1. Prior to the flood, the only behavior-judging principle in Genesis is the work of conscience. Adam and Eve were given an instruction by God setting a boundary between right and wrong, but He didn’t place any human authority to enforce it. When they disobeyed, they felt guilty and hid from God when He visited them, showing the work of conscience. When their son Cain killed his brother Abel, God confronted Cain and he became evasive, another sign of a bad conscience. Once again no human authority was appointed by God to put him on trial. The principle of conscience continues today, but in Genesis 9, we see for the first time that people are given responsibility to enforce order.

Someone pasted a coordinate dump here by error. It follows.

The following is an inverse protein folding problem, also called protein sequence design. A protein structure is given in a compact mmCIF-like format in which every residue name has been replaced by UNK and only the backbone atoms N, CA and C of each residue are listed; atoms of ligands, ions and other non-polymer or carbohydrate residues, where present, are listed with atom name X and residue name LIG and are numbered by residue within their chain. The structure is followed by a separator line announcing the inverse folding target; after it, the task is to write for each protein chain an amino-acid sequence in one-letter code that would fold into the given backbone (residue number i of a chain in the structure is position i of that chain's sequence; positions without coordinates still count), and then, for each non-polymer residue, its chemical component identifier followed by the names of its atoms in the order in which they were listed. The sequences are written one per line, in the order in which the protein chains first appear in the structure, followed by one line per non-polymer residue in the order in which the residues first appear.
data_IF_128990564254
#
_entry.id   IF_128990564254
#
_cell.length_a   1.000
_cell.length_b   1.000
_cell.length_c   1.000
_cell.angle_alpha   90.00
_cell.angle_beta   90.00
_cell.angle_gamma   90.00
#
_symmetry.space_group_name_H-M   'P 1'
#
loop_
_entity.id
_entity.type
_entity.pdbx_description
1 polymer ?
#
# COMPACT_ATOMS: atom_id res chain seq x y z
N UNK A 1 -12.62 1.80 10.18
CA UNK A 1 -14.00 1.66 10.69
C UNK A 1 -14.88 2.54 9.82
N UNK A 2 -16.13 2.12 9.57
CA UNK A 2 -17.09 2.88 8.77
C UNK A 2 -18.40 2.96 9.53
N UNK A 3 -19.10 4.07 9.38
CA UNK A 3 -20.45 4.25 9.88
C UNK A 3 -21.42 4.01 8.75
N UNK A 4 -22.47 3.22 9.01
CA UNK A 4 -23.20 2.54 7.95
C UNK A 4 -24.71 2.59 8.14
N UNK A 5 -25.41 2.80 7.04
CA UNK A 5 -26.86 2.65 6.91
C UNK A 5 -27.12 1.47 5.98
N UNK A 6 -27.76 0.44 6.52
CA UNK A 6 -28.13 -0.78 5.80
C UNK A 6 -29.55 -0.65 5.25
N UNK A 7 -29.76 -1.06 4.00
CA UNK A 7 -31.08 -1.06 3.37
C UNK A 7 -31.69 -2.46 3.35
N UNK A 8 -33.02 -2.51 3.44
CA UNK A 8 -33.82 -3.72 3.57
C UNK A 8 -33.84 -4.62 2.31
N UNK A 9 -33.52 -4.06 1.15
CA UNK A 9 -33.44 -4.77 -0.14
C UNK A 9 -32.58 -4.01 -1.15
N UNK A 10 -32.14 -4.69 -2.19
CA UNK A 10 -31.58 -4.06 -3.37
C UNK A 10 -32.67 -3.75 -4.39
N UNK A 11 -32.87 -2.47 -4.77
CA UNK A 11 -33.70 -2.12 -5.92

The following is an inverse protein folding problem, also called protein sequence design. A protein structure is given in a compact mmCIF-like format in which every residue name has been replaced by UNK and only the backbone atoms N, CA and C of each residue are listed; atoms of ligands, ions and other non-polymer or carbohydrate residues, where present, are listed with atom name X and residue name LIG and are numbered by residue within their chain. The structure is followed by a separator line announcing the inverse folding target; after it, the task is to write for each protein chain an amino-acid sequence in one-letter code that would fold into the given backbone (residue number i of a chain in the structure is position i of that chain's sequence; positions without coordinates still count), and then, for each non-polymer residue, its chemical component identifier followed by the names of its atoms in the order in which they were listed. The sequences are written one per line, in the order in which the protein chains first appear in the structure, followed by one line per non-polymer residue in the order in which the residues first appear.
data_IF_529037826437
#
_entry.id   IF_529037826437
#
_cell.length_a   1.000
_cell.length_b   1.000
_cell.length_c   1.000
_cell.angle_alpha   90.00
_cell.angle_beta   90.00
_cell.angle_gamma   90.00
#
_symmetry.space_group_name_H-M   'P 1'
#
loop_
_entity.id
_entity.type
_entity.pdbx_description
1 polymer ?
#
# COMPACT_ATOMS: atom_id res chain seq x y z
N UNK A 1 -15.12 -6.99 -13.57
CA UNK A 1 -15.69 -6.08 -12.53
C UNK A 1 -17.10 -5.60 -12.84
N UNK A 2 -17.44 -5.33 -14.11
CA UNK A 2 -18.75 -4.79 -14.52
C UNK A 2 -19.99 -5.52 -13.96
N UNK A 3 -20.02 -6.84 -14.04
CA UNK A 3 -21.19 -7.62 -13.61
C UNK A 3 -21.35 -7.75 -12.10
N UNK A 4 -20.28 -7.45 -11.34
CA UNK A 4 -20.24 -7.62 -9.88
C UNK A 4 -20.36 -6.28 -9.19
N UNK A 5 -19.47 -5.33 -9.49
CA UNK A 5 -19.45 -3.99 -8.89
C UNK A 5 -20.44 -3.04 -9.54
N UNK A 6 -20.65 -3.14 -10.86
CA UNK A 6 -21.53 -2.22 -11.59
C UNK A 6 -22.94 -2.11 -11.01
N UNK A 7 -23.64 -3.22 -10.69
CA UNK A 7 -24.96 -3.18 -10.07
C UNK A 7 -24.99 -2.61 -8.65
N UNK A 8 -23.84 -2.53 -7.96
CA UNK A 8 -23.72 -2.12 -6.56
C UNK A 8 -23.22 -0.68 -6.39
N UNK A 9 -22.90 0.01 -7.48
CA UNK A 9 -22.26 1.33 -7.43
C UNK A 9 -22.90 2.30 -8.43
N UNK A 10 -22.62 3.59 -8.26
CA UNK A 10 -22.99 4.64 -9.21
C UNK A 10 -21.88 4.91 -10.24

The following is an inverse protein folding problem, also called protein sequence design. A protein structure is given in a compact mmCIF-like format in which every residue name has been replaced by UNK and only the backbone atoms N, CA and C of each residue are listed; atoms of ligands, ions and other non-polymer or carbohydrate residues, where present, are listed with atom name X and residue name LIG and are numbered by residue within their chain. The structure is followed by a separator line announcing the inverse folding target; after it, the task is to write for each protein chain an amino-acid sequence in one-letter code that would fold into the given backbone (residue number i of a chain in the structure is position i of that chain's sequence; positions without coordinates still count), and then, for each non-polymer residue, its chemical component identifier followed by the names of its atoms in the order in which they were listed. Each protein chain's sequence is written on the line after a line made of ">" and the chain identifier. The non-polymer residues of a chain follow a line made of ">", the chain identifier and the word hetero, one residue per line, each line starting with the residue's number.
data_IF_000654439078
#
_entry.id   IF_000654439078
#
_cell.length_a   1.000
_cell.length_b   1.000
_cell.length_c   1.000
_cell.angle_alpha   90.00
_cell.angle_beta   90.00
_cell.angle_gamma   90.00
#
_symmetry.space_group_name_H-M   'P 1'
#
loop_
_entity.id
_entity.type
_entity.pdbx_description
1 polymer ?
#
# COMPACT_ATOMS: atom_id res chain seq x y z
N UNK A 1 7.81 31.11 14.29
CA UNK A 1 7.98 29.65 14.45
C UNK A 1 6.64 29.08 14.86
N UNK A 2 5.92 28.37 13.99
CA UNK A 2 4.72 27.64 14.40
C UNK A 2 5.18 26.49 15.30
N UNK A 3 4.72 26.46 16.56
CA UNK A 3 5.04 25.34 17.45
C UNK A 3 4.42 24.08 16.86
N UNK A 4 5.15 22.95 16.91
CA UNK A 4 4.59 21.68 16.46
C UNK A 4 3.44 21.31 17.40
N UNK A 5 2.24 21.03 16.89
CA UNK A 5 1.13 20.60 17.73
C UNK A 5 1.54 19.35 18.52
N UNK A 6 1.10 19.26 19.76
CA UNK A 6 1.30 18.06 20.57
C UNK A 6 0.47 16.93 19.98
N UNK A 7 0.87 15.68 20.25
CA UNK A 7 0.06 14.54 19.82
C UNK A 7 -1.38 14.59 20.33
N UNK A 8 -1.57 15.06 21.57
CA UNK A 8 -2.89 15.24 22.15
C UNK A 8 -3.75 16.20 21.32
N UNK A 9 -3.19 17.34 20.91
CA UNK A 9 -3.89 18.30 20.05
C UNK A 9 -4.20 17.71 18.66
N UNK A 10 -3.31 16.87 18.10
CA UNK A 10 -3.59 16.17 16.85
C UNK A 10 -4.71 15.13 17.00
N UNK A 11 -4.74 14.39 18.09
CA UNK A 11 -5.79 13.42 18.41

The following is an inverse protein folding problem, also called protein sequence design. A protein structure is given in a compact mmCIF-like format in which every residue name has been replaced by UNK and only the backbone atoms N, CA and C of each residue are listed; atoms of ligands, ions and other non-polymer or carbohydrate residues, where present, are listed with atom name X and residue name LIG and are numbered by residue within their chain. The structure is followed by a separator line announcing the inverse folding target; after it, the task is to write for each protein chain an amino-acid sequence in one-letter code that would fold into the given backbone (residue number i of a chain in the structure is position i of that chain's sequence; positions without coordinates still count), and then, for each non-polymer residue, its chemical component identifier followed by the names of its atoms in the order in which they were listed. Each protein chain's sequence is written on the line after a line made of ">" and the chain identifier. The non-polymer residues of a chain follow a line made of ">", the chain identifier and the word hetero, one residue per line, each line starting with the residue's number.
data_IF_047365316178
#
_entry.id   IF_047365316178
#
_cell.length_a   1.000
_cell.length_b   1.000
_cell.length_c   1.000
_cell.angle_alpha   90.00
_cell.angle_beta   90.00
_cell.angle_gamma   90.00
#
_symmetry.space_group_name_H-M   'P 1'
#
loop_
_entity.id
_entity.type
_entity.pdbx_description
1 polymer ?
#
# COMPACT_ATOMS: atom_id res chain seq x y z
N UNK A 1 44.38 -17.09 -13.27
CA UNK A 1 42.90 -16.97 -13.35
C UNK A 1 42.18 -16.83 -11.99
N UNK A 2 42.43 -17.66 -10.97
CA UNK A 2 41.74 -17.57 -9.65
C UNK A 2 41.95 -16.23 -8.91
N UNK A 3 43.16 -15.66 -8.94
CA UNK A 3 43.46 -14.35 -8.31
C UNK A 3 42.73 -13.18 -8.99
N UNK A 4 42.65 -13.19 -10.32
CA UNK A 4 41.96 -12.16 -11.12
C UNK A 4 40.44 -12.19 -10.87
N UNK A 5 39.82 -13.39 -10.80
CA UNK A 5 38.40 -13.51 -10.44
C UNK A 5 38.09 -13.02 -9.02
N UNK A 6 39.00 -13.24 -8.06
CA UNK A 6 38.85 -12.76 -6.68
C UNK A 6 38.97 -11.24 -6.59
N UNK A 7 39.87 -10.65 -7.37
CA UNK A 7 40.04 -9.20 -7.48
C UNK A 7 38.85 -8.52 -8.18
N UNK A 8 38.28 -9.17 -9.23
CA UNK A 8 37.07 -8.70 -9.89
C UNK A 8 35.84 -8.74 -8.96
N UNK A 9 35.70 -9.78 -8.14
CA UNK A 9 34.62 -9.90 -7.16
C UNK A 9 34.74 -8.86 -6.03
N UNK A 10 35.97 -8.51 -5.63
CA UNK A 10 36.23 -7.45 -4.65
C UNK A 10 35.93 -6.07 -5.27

2. Ham’s reaction requires careful review of the passage. When it says he “told” his brothers, the word literally means a “confident statement” (see Strong’s Lexicon for H4056). In Eastern culture, any public announcement against a patriarch would be highly defamatory. Once he recovered from drunkenness, Noah was again fit to speak as God’s appointed head of government on earth, and his sons’ motives are confirmed by Noah’s curse upon Ham and blessing to Shem and Japheth (Gen. 1:24-27). The relationships between their descendants is proven by the Old Testament history of Israel and the nations, since God’s focus has always been centered on that land of Israel and the coming of the Messiah (Christ) through the faithful line. Noah and his son Shem are part of that line (Luke 3:36).
3. Review Daniel 7 & 8. Note that these are Gentile rulers whose activity had some connection to the land of Israel. Little is said about lands or rulers outside of that sphere, even though we know from history that there were communities, states, and kingdoms operating elsewhere in the world.